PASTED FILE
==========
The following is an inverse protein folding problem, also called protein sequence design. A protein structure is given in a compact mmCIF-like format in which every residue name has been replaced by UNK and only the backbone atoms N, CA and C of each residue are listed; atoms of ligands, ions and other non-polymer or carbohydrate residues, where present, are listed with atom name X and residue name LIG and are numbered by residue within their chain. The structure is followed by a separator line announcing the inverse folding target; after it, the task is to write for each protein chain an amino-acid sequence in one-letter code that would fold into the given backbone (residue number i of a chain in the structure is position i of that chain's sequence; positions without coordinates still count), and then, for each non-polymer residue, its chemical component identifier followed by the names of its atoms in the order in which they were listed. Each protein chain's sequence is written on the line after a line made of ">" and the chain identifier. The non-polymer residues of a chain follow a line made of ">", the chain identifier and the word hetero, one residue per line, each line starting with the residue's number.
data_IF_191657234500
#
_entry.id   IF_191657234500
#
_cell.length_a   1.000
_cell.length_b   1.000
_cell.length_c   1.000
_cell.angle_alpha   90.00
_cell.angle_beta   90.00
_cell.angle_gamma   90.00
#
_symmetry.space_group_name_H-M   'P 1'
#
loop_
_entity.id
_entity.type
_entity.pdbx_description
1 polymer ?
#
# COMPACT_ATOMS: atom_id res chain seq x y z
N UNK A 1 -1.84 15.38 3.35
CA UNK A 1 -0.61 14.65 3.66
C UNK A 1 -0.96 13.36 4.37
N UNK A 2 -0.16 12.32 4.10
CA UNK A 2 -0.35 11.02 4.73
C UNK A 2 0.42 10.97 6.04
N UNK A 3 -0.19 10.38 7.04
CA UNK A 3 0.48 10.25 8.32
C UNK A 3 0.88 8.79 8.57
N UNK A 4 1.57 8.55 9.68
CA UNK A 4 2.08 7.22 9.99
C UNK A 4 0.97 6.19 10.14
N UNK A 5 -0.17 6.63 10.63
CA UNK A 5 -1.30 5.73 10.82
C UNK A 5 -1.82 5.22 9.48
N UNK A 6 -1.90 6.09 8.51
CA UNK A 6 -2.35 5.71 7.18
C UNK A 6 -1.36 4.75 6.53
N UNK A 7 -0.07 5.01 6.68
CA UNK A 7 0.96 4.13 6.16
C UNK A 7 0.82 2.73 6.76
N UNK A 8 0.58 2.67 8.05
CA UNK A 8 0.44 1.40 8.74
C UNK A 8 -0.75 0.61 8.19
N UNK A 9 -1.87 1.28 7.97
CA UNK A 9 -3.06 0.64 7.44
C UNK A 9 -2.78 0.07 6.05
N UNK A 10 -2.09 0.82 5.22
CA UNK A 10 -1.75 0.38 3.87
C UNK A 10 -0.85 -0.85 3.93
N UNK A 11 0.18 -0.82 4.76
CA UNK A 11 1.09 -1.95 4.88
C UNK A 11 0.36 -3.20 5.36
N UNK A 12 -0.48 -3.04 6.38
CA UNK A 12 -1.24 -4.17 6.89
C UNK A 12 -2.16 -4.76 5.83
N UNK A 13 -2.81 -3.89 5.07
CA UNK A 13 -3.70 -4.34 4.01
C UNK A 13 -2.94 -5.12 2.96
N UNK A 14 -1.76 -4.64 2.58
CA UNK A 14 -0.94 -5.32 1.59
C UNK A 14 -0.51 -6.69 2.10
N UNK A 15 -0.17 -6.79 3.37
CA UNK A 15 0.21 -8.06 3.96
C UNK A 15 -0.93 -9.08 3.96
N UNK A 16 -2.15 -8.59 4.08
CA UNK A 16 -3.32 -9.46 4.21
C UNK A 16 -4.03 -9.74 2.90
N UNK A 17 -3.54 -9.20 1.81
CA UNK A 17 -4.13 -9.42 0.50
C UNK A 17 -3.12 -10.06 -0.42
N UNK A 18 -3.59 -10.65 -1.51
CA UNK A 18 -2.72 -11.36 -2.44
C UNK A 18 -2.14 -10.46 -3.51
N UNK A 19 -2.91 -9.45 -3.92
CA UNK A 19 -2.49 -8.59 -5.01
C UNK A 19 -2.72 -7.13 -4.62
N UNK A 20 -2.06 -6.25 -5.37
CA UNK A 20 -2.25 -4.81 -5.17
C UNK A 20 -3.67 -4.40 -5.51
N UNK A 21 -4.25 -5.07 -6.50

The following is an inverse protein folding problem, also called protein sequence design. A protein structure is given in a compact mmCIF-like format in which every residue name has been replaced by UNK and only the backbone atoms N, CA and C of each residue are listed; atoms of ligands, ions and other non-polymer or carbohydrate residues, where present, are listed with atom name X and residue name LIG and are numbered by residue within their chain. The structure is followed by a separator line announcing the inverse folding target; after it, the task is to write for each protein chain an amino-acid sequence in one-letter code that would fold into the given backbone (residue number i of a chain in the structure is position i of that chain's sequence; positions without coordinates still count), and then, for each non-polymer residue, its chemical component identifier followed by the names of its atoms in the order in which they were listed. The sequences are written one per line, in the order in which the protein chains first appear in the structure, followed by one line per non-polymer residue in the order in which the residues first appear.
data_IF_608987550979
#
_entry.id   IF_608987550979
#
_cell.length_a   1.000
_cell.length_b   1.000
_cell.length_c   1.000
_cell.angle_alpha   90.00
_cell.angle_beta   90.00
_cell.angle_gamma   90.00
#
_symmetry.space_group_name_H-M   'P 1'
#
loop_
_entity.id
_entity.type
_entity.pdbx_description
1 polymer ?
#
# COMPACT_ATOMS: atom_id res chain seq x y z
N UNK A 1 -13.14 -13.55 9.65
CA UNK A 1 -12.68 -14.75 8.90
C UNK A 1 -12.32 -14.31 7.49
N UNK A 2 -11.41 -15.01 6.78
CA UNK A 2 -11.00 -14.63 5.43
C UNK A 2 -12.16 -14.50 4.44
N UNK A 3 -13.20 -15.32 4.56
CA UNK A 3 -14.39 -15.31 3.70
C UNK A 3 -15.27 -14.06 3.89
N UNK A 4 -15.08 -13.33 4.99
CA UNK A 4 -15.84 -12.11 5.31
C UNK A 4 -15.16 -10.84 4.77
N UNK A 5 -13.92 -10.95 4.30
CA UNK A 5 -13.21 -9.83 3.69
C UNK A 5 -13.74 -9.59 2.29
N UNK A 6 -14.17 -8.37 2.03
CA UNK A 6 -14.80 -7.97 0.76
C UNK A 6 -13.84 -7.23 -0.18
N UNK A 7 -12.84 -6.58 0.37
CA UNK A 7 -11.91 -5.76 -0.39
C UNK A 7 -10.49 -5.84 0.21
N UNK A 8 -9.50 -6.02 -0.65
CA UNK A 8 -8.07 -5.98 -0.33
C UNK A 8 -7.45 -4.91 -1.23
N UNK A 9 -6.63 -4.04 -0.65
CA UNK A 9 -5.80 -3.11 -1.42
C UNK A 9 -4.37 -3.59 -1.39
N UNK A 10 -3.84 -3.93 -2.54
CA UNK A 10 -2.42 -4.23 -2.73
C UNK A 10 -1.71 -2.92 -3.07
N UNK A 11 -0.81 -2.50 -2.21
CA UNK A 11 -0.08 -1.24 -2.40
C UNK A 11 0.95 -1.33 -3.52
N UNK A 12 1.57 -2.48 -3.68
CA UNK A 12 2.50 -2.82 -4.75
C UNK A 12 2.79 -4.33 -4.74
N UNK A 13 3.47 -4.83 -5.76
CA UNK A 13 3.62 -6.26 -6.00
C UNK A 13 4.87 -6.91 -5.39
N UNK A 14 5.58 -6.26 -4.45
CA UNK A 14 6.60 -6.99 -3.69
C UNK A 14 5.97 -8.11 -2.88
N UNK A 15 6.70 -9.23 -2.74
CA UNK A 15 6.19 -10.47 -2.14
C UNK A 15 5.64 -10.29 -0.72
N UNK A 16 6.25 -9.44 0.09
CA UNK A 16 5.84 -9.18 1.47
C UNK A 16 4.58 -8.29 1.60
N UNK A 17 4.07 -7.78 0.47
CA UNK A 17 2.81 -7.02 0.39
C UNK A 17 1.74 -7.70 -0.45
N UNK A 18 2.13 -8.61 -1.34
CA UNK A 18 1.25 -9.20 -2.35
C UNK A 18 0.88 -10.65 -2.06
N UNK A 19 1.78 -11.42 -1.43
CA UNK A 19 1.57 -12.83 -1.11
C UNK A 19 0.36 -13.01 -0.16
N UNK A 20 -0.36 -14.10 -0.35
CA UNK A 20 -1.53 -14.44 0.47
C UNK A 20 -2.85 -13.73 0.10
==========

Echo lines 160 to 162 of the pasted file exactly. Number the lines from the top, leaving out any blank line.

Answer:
C UNK A 19 0.36 -13.01 -0.16
N UNK A 20 -0.36 -14.10 -0.35
CA UNK A 20 -1.53 -14.44 0.47